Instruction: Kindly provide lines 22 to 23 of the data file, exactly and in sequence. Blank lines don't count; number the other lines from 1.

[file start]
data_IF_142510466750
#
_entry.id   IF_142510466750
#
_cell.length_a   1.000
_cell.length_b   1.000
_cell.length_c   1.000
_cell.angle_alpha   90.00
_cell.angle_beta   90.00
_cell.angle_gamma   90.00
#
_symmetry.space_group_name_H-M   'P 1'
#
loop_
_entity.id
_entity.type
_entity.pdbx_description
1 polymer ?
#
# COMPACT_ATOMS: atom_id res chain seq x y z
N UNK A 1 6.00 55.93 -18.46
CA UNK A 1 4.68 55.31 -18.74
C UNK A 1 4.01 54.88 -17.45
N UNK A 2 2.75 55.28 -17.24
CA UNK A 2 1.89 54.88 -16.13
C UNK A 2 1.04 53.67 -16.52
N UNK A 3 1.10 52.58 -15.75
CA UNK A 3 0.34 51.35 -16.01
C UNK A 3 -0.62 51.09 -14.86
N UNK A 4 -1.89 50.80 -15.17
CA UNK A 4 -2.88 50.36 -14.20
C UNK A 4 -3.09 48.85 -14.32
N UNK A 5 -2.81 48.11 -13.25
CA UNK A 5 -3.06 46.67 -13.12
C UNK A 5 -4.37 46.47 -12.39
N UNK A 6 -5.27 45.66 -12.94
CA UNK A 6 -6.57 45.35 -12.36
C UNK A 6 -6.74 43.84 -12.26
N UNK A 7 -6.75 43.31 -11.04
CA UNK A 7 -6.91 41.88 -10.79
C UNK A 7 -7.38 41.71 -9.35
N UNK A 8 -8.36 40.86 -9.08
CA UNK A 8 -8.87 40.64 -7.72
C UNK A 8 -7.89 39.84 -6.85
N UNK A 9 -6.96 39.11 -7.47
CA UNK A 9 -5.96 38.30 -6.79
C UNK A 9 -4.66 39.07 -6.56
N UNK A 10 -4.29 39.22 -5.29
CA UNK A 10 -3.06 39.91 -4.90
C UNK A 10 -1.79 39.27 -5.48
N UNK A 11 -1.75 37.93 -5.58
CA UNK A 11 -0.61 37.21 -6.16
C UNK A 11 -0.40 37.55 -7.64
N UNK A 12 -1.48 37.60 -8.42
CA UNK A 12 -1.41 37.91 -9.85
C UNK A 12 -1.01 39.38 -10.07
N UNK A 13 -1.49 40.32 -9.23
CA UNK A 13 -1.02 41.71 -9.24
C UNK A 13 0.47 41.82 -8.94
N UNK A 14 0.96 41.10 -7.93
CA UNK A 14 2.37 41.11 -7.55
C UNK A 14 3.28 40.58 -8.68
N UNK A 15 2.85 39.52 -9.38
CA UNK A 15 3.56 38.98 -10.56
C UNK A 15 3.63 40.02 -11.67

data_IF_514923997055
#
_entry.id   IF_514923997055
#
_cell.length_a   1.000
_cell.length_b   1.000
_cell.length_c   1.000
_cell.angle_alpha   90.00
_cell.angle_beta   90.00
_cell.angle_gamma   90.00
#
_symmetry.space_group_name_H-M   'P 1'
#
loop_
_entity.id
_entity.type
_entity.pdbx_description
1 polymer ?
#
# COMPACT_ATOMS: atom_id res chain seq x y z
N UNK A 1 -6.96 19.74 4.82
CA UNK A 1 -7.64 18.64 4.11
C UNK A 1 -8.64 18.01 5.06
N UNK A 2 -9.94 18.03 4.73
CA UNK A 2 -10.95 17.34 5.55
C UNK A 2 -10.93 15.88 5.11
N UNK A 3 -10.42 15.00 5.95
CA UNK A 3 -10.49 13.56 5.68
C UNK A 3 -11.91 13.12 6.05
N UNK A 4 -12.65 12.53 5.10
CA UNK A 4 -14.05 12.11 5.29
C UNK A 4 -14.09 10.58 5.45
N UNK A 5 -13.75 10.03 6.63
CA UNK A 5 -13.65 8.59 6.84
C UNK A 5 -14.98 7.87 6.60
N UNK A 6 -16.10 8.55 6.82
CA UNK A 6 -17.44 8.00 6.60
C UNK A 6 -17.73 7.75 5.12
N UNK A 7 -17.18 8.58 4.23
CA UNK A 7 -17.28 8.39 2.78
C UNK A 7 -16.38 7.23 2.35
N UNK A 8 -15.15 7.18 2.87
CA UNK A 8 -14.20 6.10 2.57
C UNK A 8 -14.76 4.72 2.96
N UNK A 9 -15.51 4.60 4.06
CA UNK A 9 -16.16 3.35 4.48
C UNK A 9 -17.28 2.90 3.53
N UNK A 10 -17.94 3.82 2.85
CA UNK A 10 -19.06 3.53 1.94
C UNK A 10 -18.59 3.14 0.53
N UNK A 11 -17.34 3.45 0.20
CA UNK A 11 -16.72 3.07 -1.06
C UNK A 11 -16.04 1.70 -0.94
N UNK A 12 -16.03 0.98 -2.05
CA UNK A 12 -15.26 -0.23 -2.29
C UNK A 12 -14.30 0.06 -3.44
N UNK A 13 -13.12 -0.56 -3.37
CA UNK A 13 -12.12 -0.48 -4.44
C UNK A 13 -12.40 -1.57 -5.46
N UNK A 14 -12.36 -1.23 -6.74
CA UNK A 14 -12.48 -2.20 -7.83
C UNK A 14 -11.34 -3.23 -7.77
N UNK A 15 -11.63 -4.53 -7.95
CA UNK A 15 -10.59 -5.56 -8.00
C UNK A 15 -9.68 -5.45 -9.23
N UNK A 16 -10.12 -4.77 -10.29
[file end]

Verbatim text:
CA UNK A 1 4.68 55.31 -18.74
C UNK A 1 4.01 54.88 -17.45